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How to Avoid Common Clichés When Writing a YA Novel

Written by MasterClass

Last updated: Oct 2, 2020 • 3 min read

Young adult fiction is a genre of literature that bridges the gap between middle-grade fiction (which is typically targeted at middle schoolers) and novels written for adults. It’s a popular category of books that engages not just teenage readers, but a wide range of age groups. In the beginning of the writing process for your own young adult novel, whether you choose to write coming of age or romance fantasy, it’s important to know how to avoid the common clichés that plague a lot of the YA genre.



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What to Avoid When Writing Young Adult Fiction

Clichés flood the YA fiction world, and an author should do their best to try and avoid them—unless they can provide a fresher take. Since YA is usually written by adult authors and not actual young people, this can sometimes make it feel like there is a divide between the YA author’s voice, and the voice of the character they’re trying to write. This divide manifests itself in the form of the same old YA tropes that can make your writing feel tired and not relatable to a young adult audience.

  • Character tropes. Young adult books have a habit of falling into the same old YA tropes: there’s a bad boy love interest from the wrong side of the tracks, or a strong female character who doesn’t know she’s beautiful until a guy tells her so. There’s the volatile angsty teenager, or there’s ‘the chosen one’ who is reluctant to be a hero until they realize they’re the only one who can defeat the bad guys and save the world. While some of these premises have turned into successful franchises, many of the characters in stories like these are often predictable: we know the defiant teen hero will eventually accept their destiny and save their people. These kinds of characters oversaturate the YA genre, making it feel more two-dimensional and lacking any real unique character development.
  • Plot tropes. Books like The Hunger Games or Twilight series have driven an influx of YA books about love triangles or love at first sight, which means your new take on the subject will have a lot of competition. The interests of young readers are often underestimated, believing them to be unable to appreciate more sophisticated subject matter. This can lead authors to stick with what they believe teens are still into reading, like problems with bad parents or a character discovering they have powers or are secret royalty. While your YA plots don’t have to deal with hard adult scenarios, they also shouldn’t be overwritten and generic just to pander to readers.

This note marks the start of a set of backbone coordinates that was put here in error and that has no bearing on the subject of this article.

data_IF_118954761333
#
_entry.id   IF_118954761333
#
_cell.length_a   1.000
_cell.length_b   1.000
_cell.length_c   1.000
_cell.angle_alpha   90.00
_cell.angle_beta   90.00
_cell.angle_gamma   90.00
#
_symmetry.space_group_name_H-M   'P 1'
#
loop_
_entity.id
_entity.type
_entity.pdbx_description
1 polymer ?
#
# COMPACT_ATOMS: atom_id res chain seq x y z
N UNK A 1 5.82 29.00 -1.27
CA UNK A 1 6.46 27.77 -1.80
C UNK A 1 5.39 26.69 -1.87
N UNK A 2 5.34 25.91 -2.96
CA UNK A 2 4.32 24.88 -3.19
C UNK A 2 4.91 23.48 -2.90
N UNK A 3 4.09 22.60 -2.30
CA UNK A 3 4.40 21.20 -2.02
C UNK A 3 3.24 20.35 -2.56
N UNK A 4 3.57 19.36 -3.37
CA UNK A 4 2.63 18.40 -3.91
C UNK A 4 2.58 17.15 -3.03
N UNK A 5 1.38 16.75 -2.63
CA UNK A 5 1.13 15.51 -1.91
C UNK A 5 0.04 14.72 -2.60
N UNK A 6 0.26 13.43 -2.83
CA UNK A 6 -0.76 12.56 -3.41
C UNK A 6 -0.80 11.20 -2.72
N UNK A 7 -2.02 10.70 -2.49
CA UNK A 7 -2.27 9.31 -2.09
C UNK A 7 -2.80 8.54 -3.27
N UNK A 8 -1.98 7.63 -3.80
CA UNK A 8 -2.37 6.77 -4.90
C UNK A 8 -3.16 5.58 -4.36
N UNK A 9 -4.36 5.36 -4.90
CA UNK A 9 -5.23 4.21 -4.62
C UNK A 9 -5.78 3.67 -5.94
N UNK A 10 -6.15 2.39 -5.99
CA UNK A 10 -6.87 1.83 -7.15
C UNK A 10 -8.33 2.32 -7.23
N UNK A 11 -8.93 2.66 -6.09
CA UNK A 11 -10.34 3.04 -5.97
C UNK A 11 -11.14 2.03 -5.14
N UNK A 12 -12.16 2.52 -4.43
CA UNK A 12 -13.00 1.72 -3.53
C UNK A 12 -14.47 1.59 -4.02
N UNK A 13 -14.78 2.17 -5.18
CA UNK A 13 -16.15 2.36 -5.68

• Overloaded quirks. Some YA writers will have young characters say things or behave the way they’ve seen across social media or in other YA writing. Making a male or female protagonist too quirky to be relatable contributes to the frustration that many YA readers feel about the genre. This applies to the kind of slang your main characters use. Teenagers don’t sincerely say “lol” to one another out loud, or start every sentence with “ugh.” Writing their dialogue this way makes them feel like cartoonish representations of how an adult thinks a young person speaks, increasing the distance between YA writer and YA reader. Quirks should only serve to enhance the character you’ve created, and not make up their entire personalities.
  • Adult perspectives. Teenagers are often driven by hormones and emotions—they lack the experience, logical thinking, or point of view that many adults do. When writing YA books, it’s important that the author keeps in mind the age range of their teen characters, and what a young person would be feeling and experiencing during the hard times of their own real life. All people were teenagers at one point, and it is the shared emotional truth of growing up that should be drawn from (not how an adult feels now looking back on it. In a YA novel, the story should be told from the teen character’s POV, increasing the chance that your main character’s voice will appeal and empathize with its young adult readers.

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